The Most Important Thing – A Review

the-most-important-thing

“When I see memos from Howard Marks in my mail, they’re the first thing I open and read. I always learn something, and that goes double for his book” ~ Warren Buffett

Howard Marks, investor, co-founder and chairman of Oaktree Capital Management, has compiled his letters, notes and thoughts of investment management over the years into this succinct volume for anyone to pick up and ponder over.

Known in the investment community as the “Oaktree Memos”, this compilation done by Marks is a summary of his thoughts about money management for the long term, his insights into the economy and investor psychology.

Written originally for his colleagues at Oaktree and his clients, Marks has organized all of his letters and notes into topical subjects, and each chapter in ‘The Most Important Thing’ contains his notes that he organized and categorized from his years of experience in the investment business.

The topics (chapters) that are covered in the book includes some of the following:

  • Philosophy of Value Investing
  • Market Efficiency
  • Nature of Risk
  • Risk Management
  • Market Cycles
  • Patience in Investing
  • Understanding Uncertainty
  • Contrarian Psychology
  • Defensive Investing

Readers must note that this book contains no models and formulas – unlike many investment books. It is entirely focused on investment philosophy and psychology and fundamental concepts. There are no ‘case studies’ whereby the author talks about his investment experience in certain situations – it is solely Marks’ thoughts about different scenarios whereby he was undergoing and examining at various points of time. For example, there are countless notes about his thoughts on the 2007-2008 Global Financial Crisis when he was experiencing its unfolding following the wake of the sub-prime meltdown.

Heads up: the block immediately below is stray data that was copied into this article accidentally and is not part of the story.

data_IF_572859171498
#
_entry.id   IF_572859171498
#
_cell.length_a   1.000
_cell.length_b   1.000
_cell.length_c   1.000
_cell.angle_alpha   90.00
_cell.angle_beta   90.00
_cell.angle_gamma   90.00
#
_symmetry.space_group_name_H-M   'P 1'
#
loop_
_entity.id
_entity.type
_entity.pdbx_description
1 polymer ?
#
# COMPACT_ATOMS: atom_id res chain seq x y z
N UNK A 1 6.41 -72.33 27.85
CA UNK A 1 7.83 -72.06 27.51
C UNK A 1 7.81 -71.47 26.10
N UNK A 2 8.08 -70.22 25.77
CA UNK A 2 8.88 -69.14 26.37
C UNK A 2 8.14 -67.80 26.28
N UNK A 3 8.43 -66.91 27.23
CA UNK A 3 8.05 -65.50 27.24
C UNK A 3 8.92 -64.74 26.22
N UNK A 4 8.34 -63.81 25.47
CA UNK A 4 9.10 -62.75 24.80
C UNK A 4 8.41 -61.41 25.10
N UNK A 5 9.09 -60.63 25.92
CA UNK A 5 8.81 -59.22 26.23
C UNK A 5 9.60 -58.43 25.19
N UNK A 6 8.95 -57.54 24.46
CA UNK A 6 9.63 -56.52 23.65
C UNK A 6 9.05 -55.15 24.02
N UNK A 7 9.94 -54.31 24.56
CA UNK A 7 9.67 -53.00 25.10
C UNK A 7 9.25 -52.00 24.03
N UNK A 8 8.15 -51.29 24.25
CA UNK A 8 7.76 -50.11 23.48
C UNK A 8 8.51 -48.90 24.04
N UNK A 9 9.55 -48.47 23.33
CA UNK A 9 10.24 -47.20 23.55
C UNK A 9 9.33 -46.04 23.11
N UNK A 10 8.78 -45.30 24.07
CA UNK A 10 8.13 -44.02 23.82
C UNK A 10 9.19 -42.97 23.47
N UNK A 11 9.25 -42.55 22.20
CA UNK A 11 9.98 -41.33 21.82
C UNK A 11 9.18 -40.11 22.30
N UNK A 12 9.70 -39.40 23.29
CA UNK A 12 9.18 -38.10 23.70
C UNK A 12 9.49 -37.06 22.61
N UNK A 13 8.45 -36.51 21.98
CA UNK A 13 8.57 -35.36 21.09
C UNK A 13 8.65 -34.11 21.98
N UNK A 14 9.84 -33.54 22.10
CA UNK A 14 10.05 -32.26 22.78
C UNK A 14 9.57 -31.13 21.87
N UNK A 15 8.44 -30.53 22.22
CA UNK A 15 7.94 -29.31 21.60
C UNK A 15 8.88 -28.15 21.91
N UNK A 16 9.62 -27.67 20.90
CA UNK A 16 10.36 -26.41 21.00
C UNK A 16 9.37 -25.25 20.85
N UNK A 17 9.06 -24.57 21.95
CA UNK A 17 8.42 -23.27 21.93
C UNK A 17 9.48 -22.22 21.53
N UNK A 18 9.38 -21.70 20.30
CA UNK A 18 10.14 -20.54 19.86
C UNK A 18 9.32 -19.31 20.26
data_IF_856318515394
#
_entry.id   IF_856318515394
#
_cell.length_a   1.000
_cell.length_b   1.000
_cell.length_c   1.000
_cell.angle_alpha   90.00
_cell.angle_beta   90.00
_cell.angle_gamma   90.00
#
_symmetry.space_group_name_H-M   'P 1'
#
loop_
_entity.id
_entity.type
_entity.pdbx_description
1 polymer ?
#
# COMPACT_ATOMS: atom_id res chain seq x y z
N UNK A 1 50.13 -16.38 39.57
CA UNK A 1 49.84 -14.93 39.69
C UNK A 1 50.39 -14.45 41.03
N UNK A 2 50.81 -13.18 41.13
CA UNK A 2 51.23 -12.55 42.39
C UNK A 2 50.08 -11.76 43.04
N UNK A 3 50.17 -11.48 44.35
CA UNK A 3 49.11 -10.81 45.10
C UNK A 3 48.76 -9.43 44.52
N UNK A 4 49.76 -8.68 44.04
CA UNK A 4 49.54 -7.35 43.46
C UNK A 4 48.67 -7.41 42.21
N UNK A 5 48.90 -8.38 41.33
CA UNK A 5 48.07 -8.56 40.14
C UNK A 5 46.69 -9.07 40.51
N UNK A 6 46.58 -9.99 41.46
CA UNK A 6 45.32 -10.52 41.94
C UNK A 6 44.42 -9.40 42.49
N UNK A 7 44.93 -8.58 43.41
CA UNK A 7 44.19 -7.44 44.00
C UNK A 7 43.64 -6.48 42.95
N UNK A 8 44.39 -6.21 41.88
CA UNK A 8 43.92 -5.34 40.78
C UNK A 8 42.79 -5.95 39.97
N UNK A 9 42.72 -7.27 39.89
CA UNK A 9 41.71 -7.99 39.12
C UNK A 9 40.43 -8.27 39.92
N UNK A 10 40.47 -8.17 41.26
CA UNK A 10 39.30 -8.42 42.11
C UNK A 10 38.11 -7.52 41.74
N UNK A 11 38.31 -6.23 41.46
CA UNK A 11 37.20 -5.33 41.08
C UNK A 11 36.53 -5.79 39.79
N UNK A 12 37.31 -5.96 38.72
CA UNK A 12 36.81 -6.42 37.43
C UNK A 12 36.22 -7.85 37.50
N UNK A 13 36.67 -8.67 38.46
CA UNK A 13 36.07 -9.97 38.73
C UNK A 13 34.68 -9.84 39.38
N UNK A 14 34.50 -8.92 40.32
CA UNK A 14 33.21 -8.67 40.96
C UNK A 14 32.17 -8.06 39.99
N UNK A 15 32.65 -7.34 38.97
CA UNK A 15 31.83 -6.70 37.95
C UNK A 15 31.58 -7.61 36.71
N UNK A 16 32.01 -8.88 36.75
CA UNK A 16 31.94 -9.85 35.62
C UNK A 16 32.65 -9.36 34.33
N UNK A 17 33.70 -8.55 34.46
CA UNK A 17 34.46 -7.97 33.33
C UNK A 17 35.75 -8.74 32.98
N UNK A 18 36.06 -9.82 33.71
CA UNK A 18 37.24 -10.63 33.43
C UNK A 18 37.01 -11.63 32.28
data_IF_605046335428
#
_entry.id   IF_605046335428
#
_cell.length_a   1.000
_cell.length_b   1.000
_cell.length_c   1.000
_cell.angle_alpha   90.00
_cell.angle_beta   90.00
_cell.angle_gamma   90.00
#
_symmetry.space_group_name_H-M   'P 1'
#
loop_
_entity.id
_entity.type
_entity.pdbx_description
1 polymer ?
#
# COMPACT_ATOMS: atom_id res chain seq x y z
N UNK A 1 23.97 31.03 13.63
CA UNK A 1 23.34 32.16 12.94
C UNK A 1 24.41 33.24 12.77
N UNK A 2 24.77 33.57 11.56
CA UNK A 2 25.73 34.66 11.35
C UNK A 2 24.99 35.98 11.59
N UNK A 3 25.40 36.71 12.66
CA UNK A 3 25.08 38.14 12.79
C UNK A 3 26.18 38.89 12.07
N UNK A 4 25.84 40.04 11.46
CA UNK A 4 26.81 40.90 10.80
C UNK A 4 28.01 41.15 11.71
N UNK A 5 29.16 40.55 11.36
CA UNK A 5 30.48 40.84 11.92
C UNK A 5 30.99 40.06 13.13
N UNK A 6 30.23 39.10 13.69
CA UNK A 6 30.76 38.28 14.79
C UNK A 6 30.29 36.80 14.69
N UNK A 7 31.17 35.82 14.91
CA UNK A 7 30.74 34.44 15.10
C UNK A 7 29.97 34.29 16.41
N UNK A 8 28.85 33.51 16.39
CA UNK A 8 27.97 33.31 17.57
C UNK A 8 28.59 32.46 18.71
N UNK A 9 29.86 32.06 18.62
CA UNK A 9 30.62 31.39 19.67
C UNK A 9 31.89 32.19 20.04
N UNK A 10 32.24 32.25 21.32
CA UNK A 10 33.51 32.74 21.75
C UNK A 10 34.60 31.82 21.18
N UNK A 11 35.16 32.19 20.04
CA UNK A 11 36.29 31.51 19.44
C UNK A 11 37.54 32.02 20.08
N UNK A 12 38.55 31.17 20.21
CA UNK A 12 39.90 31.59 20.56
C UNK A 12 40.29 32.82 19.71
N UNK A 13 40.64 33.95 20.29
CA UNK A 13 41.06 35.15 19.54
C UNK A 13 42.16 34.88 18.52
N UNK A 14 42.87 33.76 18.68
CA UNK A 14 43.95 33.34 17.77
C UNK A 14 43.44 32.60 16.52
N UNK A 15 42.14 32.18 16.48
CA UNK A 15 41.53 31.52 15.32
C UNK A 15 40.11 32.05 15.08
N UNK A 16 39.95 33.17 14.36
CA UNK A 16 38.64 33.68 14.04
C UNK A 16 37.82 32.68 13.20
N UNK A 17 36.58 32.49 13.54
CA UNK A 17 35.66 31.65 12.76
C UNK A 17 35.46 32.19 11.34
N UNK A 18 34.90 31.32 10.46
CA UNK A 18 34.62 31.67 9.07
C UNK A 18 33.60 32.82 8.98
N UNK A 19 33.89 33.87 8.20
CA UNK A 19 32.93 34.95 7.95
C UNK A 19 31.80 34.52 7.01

Since the book is a compilation of his notes and memos, there maybe times when readers would feel that there might be a lack of transitions between some of the different paragraphs.

Marks, having spent time with Citibank and TWC Group before he co-founded Oaktree Capital, has garnered experience in equity research, high yield fixed income and distressed debt investing, is pretty much against the idea of short term trading. Readers must therefore take note that Marks is an investor, and not a trader. This book contains nothing on short term trading or speculation, and is very much against the idea of trading in the short term.

However, this succinct collection of notes would greatly delight and refresh the motivated value investor, and would probably be a great value-add to contrarian investors. With his background in distressed debt investing, his insights on market (in)efficiency and as well as contrarian instincts are spilled all over his memos. Marks’ thoughts on the nature of risk and reward and handling uncertainty greatly reflects the thoughts of many investors who found the models from academia too irrelevant.

His thoughts about the hard work and effort needed to generate alpha and the importance of what he calls: ‘Second Level Thinking’ is interesting and brings to life what Benjamin Graham used to famously declare decades ago: “The art of investment has one characteristic that is not generally appreciated. A creditable, if unspectacular, result can be achieved by the lay investor with a minimum of effort and capability; but to improve this easily attainable standard requires much application and more than a trace of wisdom.”

Overall, a good book that is succinct and very readable – a great add-on to the serious investor’s library!

Rating: 4/5

A short interview with the billionaire himself:


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